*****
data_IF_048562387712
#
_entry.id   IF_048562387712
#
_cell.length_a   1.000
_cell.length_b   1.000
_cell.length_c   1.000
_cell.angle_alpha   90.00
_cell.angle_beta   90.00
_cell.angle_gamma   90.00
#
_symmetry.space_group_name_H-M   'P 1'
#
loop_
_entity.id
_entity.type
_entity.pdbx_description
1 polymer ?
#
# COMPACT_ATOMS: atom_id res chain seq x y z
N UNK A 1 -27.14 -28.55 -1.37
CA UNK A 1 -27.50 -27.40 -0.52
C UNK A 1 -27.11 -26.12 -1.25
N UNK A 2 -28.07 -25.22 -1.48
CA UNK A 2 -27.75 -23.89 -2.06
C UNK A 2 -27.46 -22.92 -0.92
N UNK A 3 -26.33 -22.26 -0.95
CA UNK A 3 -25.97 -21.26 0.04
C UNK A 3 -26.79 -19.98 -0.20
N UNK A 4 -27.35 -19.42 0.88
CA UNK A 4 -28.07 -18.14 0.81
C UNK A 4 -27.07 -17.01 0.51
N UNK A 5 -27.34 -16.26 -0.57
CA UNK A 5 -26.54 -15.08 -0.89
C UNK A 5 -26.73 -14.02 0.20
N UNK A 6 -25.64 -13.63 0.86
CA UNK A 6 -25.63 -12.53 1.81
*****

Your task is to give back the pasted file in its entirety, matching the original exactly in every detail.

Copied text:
data_IF_048562387712
#
_entry.id   IF_048562387712
#
_cell.length_a   1.000
_cell.length_b   1.000
_cell.length_c   1.000
_cell.angle_alpha   90.00
_cell.angle_beta   90.00
_cell.angle_gamma   90.00
#
_symmetry.space_group_name_H-M   'P 1'
#
loop_
_entity.id
_entity.type
_entity.pdbx_description
1 polymer ?
#
# COMPACT_ATOMS: atom_id res chain seq x y z
N UNK A 1 -27.14 -28.55 -1.37
CA UNK A 1 -27.50 -27.40 -0.52
C UNK A 1 -27.11 -26.12 -1.25
N UNK A 2 -28.07 -25.22 -1.48
CA UNK A 2 -27.75 -23.89 -2.06
C UNK A 2 -27.46 -22.92 -0.92
N UNK A 3 -26.33 -22.26 -0.95
CA UNK A 3 -25.97 -21.26 0.04
C UNK A 3 -26.79 -19.98 -0.20
N UNK A 4 -27.35 -19.42 0.88
CA UNK A 4 -28.07 -18.14 0.81
C UNK A 4 -27.07 -17.01 0.51
N UNK A 5 -27.34 -16.26 -0.57
CA UNK A 5 -26.54 -15.08 -0.89
C UNK A 5 -26.73 -14.02 0.20
N UNK A 6 -25.64 -13.63 0.86
CA UNK A 6 -25.63 -12.53 1.81